To provide another anecdote, I used to interview Indian students applying to Brown University. While the Admissions Office says this forms a small component of the application relative to other factors like grades, activities, test scores, and essays, they nevertheless like to arrange an alumni interview whenever they can. The purpose is to be conversational and get a sense for the human who is obscured by the very impersonal scores and grades; it is not meant to be an interrogation. The applicant is also encouraged to ask me questions and learn more about Brown. In all the interviews I did, only one applicant truly inspired me to write a glowing review of our encounter. Similarly, I constantly get asked by Indian parents what the secret is to getting in to schools like Brown. I have even been hired by a few parents to consult for them and assist their son or daughter in the application process.
What consistently struck me about these students was their (and their parents’) cookie cutter attempts to craft the perfect applicant. That in itself was not remarkable – High School students all over the US do this – but what I found different was the lack of depth. The students spent hours at tutorials to ace the Board Exams and maybe had an activity outside of the classroom here and there, but there was nothing, except in that one outstanding student, that provided an outlet for their personality to shine through. I particularly focused on helping the students with their essays (I never wrote for them, only edited) and coaxed them to describe why they had done some activity or loved some class. Dead stares and long telephone pauses ensued. There seemed to be no spark – no inquisitive magnetism pulling them towards exploring the unknown. I was teleported back to the economic history class I took at St. Stephen’s and I felt like the professor: these students would look up from their notebooks at me and want to know what to copy next. These students were adapting to be seen as the best within a broken system – it was an overwhelmingly depressing epiphany.
In my opinion, the students of India have two choices: either let the government sort itself out or take ownership of the problem themselves. Mass protest against the inertia of regressive forces is an atavistic trait in young Indians. Indeed, modern India was born out of such actions. Moreover, many of the cultural revolutions throughout history have had students waving the banners. What I find inspiring about St. Stephen’s students writing the article I referenced at the beginning is that they have the most to lose in this fight and are starting to fight anyway.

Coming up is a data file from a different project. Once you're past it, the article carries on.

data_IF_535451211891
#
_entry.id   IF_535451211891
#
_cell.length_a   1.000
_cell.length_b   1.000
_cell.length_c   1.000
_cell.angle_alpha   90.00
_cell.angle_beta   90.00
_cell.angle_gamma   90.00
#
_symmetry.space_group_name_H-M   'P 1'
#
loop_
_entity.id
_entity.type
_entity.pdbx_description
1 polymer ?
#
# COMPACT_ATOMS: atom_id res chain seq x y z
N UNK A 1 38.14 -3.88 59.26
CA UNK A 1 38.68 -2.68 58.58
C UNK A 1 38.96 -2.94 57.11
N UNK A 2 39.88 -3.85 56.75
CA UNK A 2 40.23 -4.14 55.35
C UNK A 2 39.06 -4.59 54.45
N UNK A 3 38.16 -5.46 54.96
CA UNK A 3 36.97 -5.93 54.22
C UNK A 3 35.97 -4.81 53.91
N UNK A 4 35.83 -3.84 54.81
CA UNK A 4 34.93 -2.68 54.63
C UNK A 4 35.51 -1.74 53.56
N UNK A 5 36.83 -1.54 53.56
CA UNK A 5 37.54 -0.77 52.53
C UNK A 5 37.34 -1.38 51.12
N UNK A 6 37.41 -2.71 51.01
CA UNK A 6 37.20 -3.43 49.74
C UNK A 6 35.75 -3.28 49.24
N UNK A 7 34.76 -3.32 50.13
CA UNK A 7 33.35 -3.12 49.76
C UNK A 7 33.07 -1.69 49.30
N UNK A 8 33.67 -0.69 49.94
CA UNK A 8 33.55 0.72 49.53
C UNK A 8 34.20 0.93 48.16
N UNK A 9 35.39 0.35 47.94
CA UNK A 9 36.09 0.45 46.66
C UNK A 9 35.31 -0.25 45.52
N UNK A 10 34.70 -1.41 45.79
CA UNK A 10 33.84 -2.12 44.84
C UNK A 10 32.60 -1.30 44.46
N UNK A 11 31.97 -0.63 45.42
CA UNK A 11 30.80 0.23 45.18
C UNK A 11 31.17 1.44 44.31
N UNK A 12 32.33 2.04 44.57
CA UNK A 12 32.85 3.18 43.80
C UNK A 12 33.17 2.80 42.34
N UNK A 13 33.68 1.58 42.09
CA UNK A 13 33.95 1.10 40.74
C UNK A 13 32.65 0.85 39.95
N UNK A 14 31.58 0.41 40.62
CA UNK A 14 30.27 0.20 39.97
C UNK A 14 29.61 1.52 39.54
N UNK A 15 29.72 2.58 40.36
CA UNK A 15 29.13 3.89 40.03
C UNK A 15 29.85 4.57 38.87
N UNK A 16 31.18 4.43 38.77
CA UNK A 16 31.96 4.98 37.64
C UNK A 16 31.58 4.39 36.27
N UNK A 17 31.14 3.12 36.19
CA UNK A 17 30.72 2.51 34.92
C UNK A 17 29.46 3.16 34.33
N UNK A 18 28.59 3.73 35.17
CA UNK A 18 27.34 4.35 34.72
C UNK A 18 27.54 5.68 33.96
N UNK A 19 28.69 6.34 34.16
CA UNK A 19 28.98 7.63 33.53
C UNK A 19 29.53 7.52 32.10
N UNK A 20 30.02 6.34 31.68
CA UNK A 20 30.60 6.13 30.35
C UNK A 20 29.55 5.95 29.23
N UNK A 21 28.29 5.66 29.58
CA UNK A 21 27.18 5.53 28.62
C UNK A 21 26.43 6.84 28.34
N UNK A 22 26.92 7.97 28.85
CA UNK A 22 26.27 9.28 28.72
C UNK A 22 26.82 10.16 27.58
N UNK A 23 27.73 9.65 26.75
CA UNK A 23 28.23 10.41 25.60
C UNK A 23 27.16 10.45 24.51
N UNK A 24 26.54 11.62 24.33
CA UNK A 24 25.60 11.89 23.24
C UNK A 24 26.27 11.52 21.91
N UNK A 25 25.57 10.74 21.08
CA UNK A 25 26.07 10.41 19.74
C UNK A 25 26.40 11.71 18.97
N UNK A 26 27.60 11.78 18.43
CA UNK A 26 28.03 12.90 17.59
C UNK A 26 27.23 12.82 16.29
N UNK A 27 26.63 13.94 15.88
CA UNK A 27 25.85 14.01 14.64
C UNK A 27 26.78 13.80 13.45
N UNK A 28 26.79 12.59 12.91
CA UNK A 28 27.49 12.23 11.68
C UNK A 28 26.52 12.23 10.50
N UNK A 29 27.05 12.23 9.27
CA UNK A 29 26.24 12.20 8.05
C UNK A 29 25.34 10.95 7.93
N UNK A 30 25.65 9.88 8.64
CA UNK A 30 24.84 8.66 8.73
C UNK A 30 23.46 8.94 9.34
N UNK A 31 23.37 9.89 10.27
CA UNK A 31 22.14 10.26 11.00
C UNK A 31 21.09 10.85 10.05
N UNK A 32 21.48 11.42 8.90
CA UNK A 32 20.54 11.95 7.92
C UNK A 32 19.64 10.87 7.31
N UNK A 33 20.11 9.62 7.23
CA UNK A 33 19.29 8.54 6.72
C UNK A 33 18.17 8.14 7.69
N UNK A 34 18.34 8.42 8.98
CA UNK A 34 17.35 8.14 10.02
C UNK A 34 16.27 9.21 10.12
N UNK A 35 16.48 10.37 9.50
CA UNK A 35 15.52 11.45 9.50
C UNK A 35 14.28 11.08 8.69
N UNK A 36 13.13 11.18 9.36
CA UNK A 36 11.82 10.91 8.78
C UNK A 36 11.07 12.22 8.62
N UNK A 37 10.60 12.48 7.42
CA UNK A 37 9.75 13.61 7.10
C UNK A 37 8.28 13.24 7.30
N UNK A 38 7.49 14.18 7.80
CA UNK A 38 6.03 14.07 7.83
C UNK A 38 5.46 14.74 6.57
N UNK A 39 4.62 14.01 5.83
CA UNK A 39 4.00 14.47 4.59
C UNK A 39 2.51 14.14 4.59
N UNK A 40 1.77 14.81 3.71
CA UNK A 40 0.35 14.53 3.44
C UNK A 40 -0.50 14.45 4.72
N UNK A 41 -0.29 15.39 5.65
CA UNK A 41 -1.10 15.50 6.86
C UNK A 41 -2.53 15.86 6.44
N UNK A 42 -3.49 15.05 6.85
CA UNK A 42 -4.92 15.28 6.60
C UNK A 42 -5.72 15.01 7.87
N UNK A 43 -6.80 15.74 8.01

Fact: every student at St. Stephen’s is part of India’s elite. While there is a reservation system for the admission of scheduled castes and others residing at the bottom of India’s socio-economic pyramid, once every student at St. Stephen’s enrolls they become a member of the elite, irrespective of background. With that name stamped on their diploma, the world becomes easier because they are part of “the club.” For example, an idiot who graduates from Harvard and learned nothing probably has an easier chance of getting a great job than the genius from an unheard of college. Sad but mostly true. The same can be said with respect to the Ivy League, Oxford and Cambridge, and elite schools all over the world. It would be easy for St. Stephen’s students to not challenge the system and continue to move down the conveyor belt because, relative to other schools, their actual education matters less; the name and reputation of the school relieves some of the weight that the student’s intellect would otherwise have to carry.
The opposite side of this same coin, though, is the upside St. Stephen’s students could reap. St. Stephen’s students also have the most to gain from change. Because St. Stephen’s College is such a great school, it can attract great names and create a great curriculum. Imagine if my teachers had actually taught their classes? Whoa. Instead of just the promise and illusion of an amazing liberal arts education, St. Stephen’s students would get that education. If the end is knowledge, then St. Stephen’s students win big.